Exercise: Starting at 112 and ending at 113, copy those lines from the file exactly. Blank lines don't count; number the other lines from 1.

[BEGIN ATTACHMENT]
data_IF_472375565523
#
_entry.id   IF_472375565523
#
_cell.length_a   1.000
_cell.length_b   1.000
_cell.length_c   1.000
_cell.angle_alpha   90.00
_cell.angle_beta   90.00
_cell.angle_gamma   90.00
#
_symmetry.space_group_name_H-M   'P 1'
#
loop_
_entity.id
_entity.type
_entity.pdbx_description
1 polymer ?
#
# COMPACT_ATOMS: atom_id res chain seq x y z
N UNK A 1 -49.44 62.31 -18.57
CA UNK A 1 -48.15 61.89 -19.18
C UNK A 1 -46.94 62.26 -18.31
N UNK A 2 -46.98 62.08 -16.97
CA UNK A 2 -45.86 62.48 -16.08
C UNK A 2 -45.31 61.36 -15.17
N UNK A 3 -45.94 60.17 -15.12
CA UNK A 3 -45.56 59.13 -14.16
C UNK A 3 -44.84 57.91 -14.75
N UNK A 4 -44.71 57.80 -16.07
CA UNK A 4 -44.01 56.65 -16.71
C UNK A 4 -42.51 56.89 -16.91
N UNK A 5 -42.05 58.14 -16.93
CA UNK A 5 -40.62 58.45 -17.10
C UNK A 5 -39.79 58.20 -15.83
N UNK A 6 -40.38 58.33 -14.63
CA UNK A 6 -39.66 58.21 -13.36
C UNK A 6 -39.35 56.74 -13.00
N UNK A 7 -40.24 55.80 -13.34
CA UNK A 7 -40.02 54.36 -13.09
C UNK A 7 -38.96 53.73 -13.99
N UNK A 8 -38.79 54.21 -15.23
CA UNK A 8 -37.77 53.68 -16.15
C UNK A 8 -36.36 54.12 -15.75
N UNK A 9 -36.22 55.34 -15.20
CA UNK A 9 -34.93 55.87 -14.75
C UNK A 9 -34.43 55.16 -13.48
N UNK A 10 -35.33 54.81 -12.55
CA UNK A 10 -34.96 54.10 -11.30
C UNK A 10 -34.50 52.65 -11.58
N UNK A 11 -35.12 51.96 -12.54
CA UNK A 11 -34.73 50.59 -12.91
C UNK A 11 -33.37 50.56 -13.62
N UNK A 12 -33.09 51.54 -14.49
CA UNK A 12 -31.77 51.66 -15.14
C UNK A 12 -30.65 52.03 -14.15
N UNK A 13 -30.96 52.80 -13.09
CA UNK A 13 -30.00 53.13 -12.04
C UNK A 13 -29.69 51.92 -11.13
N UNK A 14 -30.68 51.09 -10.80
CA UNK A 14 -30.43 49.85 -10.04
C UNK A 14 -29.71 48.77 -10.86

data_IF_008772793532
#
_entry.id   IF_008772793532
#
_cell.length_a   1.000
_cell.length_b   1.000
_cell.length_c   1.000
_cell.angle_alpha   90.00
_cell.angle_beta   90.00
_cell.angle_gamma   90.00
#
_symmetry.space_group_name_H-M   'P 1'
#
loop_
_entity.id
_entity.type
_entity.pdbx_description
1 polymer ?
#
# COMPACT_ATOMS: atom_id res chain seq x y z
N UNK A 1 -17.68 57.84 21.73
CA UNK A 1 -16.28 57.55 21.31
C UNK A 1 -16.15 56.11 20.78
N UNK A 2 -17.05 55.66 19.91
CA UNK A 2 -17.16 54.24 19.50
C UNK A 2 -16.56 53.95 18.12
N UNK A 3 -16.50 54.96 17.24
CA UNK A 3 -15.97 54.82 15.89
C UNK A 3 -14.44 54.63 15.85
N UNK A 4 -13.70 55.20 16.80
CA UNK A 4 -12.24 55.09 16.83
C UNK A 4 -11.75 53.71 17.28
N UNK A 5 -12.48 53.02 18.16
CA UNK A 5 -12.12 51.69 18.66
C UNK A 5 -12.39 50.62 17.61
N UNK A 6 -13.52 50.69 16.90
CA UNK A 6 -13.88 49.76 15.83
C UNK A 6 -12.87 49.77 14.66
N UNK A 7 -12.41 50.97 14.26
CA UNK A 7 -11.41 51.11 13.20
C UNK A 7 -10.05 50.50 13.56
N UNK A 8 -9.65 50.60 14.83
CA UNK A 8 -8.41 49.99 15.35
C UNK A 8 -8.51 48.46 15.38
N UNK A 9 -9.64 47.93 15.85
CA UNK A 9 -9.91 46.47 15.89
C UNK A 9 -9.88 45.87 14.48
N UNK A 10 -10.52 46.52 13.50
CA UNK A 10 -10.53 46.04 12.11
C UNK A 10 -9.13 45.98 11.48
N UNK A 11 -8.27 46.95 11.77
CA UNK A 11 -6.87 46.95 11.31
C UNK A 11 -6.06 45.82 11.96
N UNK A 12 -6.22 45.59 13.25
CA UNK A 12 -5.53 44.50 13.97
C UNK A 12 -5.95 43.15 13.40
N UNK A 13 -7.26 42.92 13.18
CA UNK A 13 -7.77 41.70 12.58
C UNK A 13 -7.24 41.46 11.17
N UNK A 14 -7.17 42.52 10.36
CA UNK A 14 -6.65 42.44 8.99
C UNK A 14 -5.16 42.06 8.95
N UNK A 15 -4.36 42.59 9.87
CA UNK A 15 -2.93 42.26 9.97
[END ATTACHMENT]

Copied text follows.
C UNK A 10 -9.13 45.98 11.48
N UNK A 11 -8.27 46.95 11.77